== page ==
How to Double Your Business Productivity in the Next 90 Days

If you are looking to improve your business’ productivity, efficiencies, and ultimately profitability, then there is no better place to start than with yourself.

A business or team is a reflection of its owner or leader, and this ripples outward from within. We will address shortly some methods to improve business and team productivity. However, it starts with you.

Clarity precedes mastery and if you want to master this area, or continue to improve every day, it is important that you are clear on what a productive life and business is for yourself.

How can productivity be this simple?

  1. Work out exactly what you want to accomplish in both your business and life
  2. Stop doing anything and everything that is not aligned with accomplishing this

The reality is, it is this simple. If you were to look at how you spend every minute of every day, for a week, you may be amazed on how little you spent focusing on what matters most.

Below are some ideas on how to improve your own productivity and lead by example to ensure that your team and your business goes along with you.


1) Weekly time audit

You cannot manage what you do not measure. The simplest way to look at how effective you are is for one whole week itemise how you spend each 15-minute block of time, each day, from the time that you wake up in the morning until the time you go to bed. Given that a large amount of this time will be focused on work activities, ensure you are specific in writing down what work activities you are working on during the workday. After seven days look back and allocate your time usage into four categories:

  1. Urgent – putting out fires
  2. Important – working on the business/life
  3. Non-essential – distractions, interruptions, etc.
  4. Waste

You may be surprised at what shows up in your audit and the category in which it falls into.


2) Clarity of Outcomes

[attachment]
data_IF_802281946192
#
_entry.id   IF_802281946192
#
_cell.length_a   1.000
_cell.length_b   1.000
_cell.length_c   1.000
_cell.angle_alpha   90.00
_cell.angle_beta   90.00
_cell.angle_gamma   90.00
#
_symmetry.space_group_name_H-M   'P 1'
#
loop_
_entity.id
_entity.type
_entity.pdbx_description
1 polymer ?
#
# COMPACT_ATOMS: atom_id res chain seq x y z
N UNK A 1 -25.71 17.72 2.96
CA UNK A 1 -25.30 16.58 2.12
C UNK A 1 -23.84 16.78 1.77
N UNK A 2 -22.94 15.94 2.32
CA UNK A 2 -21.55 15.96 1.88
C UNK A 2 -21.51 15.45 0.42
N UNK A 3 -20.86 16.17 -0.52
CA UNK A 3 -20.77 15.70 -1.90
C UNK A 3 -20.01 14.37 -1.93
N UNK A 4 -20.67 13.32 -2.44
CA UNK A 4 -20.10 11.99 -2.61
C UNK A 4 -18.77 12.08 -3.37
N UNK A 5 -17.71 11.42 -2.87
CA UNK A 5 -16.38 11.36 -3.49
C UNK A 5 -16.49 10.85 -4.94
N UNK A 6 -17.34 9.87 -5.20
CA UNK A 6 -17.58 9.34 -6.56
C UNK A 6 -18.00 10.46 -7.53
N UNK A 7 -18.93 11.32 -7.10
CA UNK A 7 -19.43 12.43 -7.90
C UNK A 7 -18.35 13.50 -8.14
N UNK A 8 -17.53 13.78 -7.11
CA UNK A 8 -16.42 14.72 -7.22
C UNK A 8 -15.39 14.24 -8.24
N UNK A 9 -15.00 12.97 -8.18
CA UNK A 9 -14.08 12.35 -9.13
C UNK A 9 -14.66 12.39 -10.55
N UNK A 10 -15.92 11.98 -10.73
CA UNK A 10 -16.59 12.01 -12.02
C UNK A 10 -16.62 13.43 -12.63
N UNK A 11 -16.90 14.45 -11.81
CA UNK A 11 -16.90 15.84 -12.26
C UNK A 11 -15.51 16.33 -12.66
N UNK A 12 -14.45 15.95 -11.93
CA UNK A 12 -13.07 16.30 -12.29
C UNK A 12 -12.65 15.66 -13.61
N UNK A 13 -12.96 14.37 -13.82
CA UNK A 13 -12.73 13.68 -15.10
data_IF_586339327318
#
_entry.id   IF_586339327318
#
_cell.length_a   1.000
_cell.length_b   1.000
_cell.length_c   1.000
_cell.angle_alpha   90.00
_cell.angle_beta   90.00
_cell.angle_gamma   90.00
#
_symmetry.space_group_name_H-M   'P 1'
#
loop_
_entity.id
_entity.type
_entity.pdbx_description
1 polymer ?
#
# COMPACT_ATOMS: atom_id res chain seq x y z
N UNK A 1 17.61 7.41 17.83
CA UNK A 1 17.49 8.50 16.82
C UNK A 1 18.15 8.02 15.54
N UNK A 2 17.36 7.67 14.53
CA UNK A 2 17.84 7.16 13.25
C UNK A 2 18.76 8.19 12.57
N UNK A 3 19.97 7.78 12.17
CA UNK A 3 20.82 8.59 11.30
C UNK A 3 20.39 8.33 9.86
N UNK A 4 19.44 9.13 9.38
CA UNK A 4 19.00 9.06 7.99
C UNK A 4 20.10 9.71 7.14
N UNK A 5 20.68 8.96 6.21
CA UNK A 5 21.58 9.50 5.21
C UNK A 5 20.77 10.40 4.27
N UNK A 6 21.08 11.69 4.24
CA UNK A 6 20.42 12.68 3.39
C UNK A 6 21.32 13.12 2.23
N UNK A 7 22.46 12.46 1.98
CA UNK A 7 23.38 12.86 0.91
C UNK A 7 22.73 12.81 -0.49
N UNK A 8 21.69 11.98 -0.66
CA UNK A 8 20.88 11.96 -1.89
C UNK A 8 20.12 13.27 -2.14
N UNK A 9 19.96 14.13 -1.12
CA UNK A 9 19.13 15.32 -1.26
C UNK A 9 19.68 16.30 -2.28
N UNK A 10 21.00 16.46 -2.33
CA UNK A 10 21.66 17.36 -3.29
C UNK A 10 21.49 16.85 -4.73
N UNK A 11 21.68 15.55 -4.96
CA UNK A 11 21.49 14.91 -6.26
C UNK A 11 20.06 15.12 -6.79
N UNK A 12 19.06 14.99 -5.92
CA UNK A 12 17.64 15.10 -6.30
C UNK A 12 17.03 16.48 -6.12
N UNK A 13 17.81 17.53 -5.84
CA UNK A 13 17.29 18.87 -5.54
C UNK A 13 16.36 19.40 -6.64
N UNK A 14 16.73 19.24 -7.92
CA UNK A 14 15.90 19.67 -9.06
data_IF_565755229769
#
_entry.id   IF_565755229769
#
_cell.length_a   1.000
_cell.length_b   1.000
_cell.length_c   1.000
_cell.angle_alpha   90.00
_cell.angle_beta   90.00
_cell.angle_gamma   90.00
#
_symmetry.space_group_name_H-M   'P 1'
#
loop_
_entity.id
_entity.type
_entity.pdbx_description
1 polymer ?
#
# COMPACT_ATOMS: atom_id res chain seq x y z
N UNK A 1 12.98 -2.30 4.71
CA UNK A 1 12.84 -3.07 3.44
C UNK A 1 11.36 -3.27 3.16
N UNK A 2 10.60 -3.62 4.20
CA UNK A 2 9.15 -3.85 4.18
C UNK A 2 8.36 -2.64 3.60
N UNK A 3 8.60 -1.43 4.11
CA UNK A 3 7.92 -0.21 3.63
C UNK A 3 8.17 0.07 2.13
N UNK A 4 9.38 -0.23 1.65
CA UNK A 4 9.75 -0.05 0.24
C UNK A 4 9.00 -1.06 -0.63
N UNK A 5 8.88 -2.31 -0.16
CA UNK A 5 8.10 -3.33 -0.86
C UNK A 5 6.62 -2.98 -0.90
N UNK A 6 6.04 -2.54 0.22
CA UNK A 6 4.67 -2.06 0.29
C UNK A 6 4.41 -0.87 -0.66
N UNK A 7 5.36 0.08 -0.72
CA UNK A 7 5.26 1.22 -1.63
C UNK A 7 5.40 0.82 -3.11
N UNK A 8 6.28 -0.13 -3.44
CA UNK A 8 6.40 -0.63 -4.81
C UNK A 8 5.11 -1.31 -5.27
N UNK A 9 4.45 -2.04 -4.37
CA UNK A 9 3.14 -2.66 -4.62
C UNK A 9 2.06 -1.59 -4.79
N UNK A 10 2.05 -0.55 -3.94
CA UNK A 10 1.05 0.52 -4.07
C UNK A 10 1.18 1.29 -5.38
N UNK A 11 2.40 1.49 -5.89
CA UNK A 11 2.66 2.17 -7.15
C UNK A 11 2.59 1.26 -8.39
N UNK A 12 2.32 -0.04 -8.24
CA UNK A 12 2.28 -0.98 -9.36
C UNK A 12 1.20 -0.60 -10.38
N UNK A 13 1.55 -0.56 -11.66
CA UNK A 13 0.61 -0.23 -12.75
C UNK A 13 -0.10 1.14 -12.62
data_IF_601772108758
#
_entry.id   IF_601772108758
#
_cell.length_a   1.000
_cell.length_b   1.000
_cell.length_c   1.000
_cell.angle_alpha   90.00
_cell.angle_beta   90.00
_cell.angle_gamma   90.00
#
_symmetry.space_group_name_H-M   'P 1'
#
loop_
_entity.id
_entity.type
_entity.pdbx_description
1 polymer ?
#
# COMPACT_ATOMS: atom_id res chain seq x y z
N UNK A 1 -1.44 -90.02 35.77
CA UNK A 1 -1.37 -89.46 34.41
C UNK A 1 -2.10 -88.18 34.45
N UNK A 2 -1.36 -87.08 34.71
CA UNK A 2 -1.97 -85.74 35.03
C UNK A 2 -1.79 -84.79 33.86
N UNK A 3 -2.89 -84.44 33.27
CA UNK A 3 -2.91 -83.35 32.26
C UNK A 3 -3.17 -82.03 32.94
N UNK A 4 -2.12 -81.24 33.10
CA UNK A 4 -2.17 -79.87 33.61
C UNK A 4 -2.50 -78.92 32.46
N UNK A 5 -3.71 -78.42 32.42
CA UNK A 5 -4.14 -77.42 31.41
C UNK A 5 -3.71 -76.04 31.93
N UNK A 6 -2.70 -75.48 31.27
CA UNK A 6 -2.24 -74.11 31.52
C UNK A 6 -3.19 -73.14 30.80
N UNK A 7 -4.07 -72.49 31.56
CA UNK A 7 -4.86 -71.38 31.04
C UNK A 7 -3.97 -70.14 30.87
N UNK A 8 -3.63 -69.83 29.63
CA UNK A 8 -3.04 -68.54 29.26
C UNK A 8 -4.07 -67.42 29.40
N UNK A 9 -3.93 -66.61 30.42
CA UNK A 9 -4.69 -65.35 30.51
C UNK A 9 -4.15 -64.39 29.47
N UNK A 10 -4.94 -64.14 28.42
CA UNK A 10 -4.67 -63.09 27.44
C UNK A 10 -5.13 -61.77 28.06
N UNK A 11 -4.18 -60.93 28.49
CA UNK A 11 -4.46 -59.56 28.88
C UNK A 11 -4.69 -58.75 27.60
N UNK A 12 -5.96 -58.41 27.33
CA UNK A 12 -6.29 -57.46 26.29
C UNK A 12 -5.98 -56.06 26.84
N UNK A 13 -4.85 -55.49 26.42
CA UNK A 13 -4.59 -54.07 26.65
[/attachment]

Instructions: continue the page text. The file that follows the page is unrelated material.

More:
Amongst the whirlwind that is doing the day job of what your business is paid to do, be clear about the number one priority. That is to move your team or your business forward over the next 90 days. After this you must allocate a certain block of time each and every day during the week that focuses on moving this area of the business forward. I am adamant that you can transform, or shift, the results of any area your business is producing within 90 days with this intense focus.


3) Detonate the distractions.

It amazes me how otherwise intelligent people do stupid things. If you were to learn that you had a terminal illness and you only had 90 days to live, I guarantee that the way in which you chose to invest your time would shift significantly.

Stop doing the things that are not adding value to your life and revaluate those that you think are adding value to your life immediately! This will help ensure your what you do with your time is valued to assist in achieving your outcomes.

For example, go on a social media and TV fast for one month, and look at how much time you are able to gain back.


4) Measure your team’s effectiveness.

If you have employees that are out onsite generating income for your business, it is important that you track how many of their hours every week are actually billable to the customer. Ensure that you are heading close to 90% of the hours that you pay someone to be allocated towards a customer or a job.

Your team in the office is there to support the people out onsite generating the income. They are either there to help the people who win the work to win more work, or the people doing the work, to do more of the work with less interruptions.


5) Review.

Take time every day and every week to review your team and your own productivity. Ask yourself questions such as;

  • What worked?
  • What didn’t work so well
  • What is you learning that you can apply into tomorrow and next week?

Time management, or self-management, is something that you really never master yet continue to work on to become the most productive and effective individual in your business that you know.


Written by Jon Mailer